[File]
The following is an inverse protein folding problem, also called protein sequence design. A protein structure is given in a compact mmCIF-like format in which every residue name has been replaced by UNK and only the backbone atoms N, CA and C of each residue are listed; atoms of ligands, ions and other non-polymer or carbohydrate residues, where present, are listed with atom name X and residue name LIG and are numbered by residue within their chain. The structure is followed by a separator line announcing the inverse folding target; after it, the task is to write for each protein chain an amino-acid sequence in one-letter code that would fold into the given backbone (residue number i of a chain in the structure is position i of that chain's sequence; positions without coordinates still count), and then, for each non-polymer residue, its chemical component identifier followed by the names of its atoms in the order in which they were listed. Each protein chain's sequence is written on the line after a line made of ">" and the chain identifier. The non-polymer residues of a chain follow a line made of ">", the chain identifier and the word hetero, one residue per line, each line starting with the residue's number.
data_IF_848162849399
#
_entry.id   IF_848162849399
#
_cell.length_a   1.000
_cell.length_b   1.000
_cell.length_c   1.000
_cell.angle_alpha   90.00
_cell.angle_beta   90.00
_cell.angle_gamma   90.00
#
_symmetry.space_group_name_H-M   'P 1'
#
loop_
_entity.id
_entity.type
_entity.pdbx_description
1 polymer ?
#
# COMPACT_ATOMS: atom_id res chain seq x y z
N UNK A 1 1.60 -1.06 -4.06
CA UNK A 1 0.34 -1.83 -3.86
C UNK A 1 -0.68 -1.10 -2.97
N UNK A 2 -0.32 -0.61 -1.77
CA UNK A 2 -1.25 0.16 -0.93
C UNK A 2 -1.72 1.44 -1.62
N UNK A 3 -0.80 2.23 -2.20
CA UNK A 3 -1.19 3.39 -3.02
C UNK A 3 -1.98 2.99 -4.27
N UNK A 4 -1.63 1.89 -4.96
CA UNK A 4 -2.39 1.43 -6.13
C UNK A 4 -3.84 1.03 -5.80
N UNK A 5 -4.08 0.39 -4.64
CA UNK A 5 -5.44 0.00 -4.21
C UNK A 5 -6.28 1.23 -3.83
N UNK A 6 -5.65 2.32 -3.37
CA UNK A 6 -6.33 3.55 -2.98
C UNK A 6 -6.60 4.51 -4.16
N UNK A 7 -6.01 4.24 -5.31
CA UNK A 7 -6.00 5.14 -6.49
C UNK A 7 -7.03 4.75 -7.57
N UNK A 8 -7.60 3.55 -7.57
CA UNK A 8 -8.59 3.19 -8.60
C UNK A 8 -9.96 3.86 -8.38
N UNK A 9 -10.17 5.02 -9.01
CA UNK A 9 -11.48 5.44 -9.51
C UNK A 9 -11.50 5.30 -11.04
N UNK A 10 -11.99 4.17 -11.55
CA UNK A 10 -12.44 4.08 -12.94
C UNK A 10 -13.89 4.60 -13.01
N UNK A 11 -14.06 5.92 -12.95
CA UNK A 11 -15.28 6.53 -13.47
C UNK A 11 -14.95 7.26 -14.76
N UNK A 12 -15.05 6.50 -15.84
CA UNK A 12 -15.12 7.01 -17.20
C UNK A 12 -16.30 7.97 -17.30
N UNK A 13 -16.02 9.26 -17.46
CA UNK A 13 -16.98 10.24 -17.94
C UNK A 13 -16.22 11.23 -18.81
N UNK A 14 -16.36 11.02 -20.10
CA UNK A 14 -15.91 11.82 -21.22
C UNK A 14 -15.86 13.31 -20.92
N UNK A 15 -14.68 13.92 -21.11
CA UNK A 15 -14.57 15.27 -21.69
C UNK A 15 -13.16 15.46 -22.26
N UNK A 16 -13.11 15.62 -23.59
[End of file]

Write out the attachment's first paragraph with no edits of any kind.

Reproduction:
The following is an inverse protein folding problem, also called protein sequence design. A protein structure is given in a compact mmCIF-like format in which every residue name has been replaced by UNK and only the backbone atoms N, CA and C of each residue are listed; atoms of ligands, ions and other non-polymer or carbohydrate residues, where present, are listed with atom name X and residue name LIG and are numbered by residue within their chain. The structure is followed by a separator line announcing the inverse folding target; after it, the task is to write for each protein chain an amino-acid sequence in one-letter code that would fold into the given backbone (residue number i of a chain in the structure is position i of that chain's sequence; positions without coordinates still count), and then, for each non-polymer residue, its chemical component identifier followed by the names of its atoms in the order in which they were listed. Each protein chain's sequence is written on the line after a line made of ">" and the chain identifier. The non-polymer residues of a chain follow a line made of ">", the chain identifier and the word hetero, one residue per line, each line starting with the residue's number.